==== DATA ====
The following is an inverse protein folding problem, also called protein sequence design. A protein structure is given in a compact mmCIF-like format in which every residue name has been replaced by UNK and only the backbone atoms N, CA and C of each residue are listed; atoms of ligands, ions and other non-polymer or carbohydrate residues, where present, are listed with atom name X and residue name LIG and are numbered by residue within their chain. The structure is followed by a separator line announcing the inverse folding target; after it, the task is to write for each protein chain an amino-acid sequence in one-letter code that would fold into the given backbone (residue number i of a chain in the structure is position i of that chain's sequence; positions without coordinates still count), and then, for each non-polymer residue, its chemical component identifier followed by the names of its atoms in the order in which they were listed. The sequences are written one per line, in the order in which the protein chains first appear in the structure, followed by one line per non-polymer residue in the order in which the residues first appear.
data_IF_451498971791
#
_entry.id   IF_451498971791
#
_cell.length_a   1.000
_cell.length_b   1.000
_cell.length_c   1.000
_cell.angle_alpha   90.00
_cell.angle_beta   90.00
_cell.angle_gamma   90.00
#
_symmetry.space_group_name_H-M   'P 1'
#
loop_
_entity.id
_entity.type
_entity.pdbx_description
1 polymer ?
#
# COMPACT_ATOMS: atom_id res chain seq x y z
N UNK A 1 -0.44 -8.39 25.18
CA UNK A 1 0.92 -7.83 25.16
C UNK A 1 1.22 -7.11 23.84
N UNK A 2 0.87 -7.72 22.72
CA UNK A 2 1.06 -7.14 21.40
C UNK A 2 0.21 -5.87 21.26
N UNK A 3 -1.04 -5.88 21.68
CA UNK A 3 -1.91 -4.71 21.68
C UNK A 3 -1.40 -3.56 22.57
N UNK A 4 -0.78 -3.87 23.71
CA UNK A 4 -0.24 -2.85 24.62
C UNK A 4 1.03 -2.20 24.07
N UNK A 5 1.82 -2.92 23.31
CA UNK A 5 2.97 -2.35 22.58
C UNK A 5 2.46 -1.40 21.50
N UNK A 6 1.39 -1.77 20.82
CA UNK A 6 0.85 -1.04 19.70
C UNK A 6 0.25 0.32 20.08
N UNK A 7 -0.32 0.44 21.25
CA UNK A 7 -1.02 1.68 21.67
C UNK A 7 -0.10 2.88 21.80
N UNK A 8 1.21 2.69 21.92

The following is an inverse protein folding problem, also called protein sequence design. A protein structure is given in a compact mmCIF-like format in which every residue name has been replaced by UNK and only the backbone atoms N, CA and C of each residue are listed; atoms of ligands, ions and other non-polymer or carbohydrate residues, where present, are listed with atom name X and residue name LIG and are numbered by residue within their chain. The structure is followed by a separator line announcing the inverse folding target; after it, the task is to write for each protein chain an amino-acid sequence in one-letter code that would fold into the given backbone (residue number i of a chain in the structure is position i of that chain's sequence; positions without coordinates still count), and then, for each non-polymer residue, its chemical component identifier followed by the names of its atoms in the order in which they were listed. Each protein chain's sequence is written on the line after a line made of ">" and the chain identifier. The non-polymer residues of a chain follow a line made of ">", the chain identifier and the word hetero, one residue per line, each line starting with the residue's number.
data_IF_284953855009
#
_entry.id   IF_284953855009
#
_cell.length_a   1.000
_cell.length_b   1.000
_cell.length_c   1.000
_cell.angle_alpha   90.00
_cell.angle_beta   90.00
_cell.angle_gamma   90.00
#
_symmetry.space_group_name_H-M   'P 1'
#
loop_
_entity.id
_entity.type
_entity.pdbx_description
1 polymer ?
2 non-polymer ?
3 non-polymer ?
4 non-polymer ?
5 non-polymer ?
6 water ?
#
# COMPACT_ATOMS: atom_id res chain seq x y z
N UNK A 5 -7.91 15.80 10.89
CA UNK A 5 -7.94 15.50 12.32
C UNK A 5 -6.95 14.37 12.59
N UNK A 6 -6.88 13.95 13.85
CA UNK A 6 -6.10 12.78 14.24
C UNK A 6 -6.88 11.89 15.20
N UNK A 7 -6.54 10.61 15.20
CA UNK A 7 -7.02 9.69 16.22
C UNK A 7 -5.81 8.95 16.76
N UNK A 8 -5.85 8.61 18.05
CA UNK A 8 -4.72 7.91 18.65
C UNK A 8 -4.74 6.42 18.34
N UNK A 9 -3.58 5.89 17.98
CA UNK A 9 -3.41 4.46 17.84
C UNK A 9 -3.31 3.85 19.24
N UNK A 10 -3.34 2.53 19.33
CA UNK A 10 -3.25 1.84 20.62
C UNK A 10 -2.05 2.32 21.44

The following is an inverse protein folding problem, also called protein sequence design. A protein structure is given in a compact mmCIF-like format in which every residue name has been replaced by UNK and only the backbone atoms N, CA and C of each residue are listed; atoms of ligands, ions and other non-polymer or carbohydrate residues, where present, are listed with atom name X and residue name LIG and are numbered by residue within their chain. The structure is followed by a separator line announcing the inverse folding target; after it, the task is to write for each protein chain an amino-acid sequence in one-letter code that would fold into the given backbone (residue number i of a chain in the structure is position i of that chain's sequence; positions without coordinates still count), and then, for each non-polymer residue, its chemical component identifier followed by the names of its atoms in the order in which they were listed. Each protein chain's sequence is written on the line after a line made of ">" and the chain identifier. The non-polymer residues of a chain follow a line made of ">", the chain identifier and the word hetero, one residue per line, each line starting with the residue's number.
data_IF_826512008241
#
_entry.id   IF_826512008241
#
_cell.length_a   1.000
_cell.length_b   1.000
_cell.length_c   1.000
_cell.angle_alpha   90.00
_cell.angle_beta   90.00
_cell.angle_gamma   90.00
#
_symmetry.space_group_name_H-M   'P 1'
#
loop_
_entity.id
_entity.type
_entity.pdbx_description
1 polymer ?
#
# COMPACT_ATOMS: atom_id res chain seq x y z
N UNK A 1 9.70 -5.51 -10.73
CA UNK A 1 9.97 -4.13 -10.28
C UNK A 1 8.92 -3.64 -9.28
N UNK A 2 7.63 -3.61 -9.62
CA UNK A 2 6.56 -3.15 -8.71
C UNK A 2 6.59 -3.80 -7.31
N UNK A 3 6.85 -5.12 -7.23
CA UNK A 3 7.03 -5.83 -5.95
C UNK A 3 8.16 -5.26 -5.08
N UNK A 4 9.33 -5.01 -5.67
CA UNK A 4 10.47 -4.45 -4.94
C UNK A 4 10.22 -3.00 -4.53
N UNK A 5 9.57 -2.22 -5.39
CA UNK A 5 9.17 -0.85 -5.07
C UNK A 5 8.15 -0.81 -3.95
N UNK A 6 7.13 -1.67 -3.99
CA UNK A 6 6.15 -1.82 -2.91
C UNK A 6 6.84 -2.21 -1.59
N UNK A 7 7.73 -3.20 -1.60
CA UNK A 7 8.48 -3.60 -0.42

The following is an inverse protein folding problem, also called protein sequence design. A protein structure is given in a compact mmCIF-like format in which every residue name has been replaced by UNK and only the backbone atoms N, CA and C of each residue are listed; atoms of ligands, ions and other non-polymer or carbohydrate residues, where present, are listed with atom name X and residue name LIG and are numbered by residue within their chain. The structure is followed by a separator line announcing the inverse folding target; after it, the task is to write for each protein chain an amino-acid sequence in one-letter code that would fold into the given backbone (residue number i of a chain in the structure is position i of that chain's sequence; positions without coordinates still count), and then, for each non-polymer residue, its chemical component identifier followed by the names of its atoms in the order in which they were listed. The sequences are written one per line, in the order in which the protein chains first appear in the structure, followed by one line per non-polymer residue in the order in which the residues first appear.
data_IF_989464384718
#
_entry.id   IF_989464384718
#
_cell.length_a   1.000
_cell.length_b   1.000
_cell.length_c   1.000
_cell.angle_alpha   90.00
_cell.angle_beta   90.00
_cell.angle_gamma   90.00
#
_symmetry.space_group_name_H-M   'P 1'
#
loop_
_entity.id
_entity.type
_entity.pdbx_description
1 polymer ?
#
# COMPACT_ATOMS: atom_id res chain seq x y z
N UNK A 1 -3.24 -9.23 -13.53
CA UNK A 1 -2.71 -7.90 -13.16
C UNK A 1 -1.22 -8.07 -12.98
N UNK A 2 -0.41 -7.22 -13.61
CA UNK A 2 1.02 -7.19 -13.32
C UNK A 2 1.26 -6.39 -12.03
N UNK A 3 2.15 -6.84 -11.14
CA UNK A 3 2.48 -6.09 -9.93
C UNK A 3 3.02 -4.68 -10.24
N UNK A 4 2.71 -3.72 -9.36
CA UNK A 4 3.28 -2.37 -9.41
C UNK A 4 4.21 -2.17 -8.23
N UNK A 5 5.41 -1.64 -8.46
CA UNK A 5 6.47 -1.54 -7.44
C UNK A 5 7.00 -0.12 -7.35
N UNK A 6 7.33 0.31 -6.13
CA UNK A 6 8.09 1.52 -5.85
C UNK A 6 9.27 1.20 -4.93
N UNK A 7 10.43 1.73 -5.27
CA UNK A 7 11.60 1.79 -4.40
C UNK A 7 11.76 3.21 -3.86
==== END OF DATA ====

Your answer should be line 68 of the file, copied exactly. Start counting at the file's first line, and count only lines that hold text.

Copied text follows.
#